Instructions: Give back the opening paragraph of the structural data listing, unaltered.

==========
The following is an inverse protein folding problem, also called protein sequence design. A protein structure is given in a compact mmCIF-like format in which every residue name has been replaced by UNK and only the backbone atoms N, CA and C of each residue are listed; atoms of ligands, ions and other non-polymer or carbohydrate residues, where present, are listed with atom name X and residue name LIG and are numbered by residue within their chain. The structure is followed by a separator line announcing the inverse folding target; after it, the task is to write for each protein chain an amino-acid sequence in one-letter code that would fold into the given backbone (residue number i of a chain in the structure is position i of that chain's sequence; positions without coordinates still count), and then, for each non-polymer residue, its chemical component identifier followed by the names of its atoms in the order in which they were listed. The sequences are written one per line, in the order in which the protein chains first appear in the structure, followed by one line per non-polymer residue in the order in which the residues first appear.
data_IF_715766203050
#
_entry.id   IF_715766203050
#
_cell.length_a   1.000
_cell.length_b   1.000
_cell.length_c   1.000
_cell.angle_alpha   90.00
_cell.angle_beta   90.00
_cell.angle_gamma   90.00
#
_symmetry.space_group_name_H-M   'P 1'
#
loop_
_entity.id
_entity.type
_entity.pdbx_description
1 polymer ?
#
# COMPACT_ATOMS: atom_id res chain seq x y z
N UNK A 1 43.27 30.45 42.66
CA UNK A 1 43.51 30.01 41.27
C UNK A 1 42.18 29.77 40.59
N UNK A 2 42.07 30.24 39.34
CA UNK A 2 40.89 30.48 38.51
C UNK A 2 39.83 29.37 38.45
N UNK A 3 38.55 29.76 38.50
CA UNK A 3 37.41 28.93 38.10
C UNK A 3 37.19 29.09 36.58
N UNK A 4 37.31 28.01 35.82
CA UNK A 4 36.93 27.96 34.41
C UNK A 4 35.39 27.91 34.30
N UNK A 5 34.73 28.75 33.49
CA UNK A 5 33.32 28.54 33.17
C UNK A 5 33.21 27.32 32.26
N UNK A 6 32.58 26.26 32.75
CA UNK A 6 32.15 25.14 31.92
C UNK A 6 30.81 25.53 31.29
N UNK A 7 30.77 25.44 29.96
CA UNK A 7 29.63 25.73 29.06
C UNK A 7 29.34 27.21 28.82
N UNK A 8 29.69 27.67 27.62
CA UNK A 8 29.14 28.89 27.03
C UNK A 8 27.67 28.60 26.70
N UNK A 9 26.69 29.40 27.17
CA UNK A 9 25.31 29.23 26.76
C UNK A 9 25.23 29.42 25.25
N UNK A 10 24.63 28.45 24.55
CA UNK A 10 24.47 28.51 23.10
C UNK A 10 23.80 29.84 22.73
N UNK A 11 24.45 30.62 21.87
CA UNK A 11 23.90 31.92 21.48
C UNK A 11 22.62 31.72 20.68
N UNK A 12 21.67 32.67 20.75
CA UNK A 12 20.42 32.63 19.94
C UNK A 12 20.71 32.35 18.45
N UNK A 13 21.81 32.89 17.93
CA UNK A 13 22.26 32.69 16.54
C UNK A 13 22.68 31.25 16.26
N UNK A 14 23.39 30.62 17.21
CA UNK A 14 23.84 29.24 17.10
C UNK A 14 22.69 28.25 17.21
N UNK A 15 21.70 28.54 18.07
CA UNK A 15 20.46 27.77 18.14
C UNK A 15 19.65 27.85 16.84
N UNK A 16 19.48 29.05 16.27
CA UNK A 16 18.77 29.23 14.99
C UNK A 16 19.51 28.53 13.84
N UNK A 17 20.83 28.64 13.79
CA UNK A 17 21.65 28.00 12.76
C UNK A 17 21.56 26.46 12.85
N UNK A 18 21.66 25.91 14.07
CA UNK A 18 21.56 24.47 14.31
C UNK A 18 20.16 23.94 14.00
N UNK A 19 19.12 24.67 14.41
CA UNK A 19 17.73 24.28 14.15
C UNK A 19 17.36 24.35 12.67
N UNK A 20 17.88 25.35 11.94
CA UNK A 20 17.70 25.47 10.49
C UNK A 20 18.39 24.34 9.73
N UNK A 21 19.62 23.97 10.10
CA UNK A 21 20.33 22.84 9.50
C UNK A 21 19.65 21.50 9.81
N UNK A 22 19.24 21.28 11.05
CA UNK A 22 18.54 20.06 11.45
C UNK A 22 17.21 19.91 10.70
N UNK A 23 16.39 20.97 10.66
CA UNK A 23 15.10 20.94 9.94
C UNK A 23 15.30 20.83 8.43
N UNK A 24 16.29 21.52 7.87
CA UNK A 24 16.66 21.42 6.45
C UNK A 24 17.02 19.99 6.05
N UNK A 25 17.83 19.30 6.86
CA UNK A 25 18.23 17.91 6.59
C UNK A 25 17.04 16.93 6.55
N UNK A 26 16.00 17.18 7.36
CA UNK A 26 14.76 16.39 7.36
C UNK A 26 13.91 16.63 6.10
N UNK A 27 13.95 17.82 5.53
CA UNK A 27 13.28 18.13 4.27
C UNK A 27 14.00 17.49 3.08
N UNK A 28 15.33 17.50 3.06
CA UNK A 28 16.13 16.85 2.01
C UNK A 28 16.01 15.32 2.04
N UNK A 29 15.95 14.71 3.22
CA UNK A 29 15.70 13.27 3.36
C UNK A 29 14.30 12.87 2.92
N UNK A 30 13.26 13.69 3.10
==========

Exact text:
The following is an inverse protein folding problem, also called protein sequence design. A protein structure is given in a compact mmCIF-like format in which every residue name has been replaced by UNK and only the backbone atoms N, CA and C of each residue are listed; atoms of ligands, ions and other non-polymer or carbohydrate residues, where present, are listed with atom name X and residue name LIG and are numbered by residue within their chain. The structure is followed by a separator line announcing the inverse folding target; after it, the task is to write for each protein chain an amino-acid sequence in one-letter code that would fold into the given backbone (residue number i of a chain in the structure is position i of that chain's sequence; positions without coordinates still count), and then, for each non-polymer residue, its chemical component identifier followed by the names of its atoms in the order in which they were listed. The sequences are written one per line, in the order in which the protein chains first appear in the structure, followed by one line per non-polymer residue in the order in which the residues first appear.